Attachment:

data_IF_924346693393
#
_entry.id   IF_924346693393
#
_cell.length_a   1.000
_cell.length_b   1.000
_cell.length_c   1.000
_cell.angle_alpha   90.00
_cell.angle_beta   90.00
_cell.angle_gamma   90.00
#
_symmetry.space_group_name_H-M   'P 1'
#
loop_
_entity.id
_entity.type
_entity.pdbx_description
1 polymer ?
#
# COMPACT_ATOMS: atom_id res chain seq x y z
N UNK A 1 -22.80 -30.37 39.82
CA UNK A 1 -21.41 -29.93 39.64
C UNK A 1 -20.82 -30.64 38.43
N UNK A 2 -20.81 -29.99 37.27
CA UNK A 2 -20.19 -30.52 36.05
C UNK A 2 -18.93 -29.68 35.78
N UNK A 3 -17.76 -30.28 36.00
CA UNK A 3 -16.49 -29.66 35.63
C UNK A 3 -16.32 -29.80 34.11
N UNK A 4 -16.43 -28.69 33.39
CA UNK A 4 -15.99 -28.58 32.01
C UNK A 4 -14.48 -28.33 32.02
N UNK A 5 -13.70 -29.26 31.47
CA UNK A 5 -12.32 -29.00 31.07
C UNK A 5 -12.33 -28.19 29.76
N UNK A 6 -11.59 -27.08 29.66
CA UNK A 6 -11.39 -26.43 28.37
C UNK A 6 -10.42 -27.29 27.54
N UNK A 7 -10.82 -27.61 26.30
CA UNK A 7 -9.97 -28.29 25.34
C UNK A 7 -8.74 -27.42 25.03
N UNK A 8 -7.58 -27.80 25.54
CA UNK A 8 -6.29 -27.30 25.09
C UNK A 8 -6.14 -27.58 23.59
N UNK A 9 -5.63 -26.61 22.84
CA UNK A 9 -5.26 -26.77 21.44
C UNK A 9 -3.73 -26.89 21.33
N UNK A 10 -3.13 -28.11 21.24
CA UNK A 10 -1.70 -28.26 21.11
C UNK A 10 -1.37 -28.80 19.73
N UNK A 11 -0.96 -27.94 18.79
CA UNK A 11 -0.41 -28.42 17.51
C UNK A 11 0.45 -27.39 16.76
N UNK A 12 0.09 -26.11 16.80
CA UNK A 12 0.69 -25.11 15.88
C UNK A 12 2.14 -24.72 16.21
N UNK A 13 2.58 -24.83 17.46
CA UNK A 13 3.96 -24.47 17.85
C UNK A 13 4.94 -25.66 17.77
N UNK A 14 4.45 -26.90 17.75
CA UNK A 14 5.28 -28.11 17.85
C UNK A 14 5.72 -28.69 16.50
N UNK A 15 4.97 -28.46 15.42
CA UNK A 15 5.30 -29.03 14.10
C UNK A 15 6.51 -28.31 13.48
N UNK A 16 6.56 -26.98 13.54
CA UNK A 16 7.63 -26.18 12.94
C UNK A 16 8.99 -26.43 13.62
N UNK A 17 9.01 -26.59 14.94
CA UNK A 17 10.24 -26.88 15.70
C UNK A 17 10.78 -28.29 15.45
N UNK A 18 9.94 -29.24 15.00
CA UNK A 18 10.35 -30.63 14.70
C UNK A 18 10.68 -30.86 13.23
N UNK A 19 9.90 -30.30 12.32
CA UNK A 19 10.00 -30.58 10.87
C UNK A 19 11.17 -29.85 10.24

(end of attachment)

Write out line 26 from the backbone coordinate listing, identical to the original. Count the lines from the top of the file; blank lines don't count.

C UNK A 2 -18.93 -29.68 35.78